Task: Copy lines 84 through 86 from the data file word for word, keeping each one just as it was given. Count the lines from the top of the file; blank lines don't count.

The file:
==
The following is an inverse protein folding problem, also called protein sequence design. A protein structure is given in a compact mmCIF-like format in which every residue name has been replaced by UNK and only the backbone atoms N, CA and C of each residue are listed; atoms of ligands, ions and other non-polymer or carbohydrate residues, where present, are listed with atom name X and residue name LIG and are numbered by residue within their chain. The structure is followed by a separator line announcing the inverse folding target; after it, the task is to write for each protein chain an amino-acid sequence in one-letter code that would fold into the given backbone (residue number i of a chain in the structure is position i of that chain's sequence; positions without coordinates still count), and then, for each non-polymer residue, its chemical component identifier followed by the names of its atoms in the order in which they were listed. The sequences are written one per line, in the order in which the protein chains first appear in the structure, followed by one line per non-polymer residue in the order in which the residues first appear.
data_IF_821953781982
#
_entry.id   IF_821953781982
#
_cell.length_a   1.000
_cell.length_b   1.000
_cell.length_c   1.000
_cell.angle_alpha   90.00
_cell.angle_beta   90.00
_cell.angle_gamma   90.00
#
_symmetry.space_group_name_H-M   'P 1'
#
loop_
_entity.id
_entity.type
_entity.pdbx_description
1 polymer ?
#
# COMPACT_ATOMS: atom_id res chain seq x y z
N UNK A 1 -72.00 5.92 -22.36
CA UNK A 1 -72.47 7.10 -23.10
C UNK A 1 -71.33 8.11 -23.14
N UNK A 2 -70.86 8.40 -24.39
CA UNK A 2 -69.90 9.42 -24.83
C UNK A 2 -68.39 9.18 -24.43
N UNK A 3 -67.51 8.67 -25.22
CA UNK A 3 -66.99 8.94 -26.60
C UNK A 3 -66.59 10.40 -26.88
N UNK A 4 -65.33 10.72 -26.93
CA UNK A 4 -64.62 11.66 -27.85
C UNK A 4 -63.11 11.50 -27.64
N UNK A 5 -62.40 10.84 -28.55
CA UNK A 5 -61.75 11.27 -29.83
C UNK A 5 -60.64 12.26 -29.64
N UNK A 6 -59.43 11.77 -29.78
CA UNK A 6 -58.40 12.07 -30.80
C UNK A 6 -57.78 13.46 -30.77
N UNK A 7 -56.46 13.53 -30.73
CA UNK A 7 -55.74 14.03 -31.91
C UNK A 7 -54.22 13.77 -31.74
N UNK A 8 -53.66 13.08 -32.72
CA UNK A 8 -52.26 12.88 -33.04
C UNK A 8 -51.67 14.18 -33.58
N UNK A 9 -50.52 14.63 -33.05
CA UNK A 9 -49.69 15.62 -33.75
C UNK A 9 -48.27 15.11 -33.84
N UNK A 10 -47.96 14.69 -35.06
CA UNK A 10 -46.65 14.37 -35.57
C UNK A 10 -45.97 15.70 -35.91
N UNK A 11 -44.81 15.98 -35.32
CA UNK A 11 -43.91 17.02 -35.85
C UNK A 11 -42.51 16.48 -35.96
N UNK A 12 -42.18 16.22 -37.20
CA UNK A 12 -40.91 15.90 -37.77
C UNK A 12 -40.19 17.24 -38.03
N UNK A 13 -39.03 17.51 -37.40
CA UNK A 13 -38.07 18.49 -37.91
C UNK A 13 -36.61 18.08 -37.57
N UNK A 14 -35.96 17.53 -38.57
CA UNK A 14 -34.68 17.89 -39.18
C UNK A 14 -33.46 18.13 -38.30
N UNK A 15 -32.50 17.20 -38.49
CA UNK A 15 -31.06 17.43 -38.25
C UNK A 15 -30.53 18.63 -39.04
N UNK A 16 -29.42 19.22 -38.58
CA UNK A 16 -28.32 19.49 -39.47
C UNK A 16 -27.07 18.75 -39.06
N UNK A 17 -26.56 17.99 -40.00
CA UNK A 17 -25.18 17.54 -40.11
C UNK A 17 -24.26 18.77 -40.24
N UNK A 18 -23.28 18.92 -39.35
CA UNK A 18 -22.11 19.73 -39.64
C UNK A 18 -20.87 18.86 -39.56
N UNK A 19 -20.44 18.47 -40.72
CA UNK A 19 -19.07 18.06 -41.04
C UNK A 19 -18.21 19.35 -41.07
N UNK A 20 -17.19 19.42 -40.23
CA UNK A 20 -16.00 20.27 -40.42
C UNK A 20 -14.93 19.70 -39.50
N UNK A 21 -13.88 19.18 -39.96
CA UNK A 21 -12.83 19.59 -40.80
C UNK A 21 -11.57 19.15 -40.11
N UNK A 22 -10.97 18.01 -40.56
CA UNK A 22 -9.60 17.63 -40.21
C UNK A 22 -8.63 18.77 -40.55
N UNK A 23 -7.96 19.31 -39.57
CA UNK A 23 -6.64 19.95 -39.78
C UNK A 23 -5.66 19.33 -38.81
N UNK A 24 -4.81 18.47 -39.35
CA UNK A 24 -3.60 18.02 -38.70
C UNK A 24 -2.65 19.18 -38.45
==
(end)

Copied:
C UNK A 21 -11.57 19.15 -40.11
N UNK A 22 -10.97 18.01 -40.56
CA UNK A 22 -9.60 17.63 -40.21